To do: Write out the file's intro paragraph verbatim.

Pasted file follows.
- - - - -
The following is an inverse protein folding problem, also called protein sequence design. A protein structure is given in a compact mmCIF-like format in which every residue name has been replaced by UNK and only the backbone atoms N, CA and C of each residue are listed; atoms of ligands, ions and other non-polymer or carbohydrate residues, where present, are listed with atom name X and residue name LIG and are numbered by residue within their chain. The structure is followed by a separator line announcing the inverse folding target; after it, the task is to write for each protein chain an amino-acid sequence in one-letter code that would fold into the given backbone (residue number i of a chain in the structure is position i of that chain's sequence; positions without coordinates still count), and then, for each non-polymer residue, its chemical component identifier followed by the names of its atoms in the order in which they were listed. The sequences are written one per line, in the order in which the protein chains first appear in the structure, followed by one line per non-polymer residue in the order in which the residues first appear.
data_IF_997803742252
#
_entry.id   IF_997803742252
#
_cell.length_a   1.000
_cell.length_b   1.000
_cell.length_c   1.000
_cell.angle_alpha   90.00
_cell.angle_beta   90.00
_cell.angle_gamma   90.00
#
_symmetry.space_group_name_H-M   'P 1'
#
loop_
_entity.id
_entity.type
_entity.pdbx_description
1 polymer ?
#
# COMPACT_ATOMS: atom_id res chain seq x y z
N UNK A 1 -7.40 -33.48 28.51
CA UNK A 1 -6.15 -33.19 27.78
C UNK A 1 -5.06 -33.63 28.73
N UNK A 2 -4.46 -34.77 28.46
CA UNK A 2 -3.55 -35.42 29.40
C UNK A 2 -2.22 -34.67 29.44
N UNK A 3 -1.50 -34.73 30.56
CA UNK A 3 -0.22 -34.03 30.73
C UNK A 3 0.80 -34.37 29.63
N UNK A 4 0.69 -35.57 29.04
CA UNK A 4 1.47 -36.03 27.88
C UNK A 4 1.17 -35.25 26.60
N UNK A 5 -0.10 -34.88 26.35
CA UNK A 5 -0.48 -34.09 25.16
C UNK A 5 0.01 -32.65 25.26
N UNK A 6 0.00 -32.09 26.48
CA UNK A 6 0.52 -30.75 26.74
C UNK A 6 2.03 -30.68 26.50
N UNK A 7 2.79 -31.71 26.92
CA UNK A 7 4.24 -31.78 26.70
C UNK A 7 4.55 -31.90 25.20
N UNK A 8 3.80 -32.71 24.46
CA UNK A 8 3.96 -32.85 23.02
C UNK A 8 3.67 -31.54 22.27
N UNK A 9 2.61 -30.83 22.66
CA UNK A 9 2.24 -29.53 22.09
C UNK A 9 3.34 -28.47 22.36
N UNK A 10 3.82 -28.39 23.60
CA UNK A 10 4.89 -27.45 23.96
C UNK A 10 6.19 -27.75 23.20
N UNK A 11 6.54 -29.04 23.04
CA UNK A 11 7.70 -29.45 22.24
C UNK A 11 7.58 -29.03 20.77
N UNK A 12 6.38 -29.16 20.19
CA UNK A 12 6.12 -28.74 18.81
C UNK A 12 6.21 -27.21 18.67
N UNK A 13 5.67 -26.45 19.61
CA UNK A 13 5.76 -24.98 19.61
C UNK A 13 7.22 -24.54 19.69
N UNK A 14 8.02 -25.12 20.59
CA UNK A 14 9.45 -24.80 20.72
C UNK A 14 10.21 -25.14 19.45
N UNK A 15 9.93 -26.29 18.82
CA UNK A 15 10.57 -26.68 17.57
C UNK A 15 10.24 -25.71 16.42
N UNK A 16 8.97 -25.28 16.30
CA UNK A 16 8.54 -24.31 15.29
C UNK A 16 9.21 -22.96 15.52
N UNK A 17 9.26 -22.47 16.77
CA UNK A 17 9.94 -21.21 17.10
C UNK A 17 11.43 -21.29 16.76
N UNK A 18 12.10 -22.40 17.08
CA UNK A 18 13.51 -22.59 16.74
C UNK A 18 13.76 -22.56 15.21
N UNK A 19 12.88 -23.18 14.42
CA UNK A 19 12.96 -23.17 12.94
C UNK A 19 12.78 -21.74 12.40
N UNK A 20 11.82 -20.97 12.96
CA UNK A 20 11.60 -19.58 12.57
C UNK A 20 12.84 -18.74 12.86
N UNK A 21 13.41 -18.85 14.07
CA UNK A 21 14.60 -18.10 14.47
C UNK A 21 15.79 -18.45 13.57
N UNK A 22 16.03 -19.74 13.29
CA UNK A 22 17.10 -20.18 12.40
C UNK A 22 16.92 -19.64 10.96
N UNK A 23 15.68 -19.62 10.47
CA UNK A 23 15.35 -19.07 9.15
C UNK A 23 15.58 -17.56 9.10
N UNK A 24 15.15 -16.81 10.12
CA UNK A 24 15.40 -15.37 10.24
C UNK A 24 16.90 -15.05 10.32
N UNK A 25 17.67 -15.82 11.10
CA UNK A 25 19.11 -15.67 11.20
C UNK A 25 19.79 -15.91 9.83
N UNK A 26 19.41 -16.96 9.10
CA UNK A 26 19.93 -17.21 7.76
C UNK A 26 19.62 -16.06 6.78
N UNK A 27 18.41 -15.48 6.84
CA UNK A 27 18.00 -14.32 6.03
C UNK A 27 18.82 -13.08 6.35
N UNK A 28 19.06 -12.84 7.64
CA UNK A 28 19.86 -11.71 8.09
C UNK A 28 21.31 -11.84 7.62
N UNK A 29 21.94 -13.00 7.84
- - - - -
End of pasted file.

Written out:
The following is an inverse protein folding problem, also called protein sequence design. A protein structure is given in a compact mmCIF-like format in which every residue name has been replaced by UNK and only the backbone atoms N, CA and C of each residue are listed; atoms of ligands, ions and other non-polymer or carbohydrate residues, where present, are listed with atom name X and residue name LIG and are numbered by residue within their chain. The structure is followed by a separator line announcing the inverse folding target; after it, the task is to write for each protein chain an amino-acid sequence in one-letter code that would fold into the given backbone (residue number i of a chain in the structure is position i of that chain's sequence; positions without coordinates still count), and then, for each non-polymer residue, its chemical component identifier followed by the names of its atoms in the order in which they were listed. The sequences are written one per line, in the order in which the protein chains first appear in the structure, followed by one line per non-polymer residue in the order in which the residues first appear.